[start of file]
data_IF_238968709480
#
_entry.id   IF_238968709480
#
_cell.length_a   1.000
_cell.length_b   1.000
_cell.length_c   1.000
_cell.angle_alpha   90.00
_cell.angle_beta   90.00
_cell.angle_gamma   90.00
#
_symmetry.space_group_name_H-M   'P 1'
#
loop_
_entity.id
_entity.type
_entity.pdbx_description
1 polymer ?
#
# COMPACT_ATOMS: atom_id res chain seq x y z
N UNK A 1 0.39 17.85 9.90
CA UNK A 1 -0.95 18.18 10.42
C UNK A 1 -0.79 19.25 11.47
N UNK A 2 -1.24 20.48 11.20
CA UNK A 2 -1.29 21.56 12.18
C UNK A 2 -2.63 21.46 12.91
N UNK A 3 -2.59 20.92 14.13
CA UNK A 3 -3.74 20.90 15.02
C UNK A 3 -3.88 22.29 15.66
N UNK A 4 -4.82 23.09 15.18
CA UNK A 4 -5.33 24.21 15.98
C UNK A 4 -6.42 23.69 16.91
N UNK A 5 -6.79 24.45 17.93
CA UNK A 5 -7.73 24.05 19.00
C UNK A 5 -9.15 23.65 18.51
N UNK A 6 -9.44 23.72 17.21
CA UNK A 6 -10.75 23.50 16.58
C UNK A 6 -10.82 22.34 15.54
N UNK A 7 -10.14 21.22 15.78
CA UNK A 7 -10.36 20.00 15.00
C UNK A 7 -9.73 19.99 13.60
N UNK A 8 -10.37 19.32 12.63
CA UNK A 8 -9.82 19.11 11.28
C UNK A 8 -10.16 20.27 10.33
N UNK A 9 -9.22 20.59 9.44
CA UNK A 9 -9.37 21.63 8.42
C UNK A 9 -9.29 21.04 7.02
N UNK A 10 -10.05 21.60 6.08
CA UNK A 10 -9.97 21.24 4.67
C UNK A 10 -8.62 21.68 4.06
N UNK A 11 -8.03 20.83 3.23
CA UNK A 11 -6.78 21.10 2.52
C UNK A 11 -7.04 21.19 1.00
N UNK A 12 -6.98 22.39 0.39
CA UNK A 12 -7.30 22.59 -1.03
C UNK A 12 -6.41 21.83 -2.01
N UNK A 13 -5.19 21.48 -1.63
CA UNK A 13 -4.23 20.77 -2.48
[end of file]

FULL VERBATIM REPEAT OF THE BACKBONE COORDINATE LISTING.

data_IF_238968709480
#
_entry.id   IF_238968709480
#
_cell.length_a   1.000
_cell.length_b   1.000
_cell.length_c   1.000
_cell.angle_alpha   90.00
_cell.angle_beta   90.00
_cell.angle_gamma   90.00
#
_symmetry.space_group_name_H-M   'P 1'
#
loop_
_entity.id
_entity.type
_entity.pdbx_description
1 polymer ?
#
# COMPACT_ATOMS: atom_id res chain seq x y z
N UNK A 1 0.39 17.85 9.90
CA UNK A 1 -0.95 18.18 10.42
C UNK A 1 -0.79 19.25 11.47
N UNK A 2 -1.24 20.48 11.20
CA UNK A 2 -1.29 21.56 12.18
C UNK A 2 -2.63 21.46 12.91
N UNK A 3 -2.59 20.92 14.13
CA UNK A 3 -3.74 20.90 15.02
C UNK A 3 -3.88 22.29 15.66
N UNK A 4 -4.82 23.09 15.18
CA UNK A 4 -5.33 24.21 15.98
C UNK A 4 -6.42 23.69 16.91
N UNK A 5 -6.79 24.45 17.93
CA UNK A 5 -7.73 24.05 19.00
C UNK A 5 -9.15 23.65 18.51
N UNK A 6 -9.44 23.72 17.21
CA UNK A 6 -10.75 23.50 16.58
C UNK A 6 -10.82 22.34 15.54
N UNK A 7 -10.14 21.22 15.78
CA UNK A 7 -10.36 20.00 15.00
C UNK A 7 -9.73 19.99 13.60
N UNK A 8 -10.37 19.32 12.63
CA UNK A 8 -9.82 19.11 11.28
C UNK A 8 -10.16 20.27 10.33
N UNK A 9 -9.22 20.59 9.44
CA UNK A 9 -9.37 21.63 8.42
C UNK A 9 -9.29 21.04 7.02
N UNK A 10 -10.05 21.60 6.08
CA UNK A 10 -9.97 21.24 4.67
C UNK A 10 -8.62 21.68 4.06
N UNK A 11 -8.03 20.83 3.23
CA UNK A 11 -6.78 21.10 2.52
C UNK A 11 -7.04 21.19 1.00
N UNK A 12 -6.98 22.39 0.39
CA UNK A 12 -7.30 22.59 -1.03
C UNK A 12 -6.41 21.83 -2.01
N UNK A 13 -5.19 21.48 -1.63
CA UNK A 13 -4.23 20.77 -2.48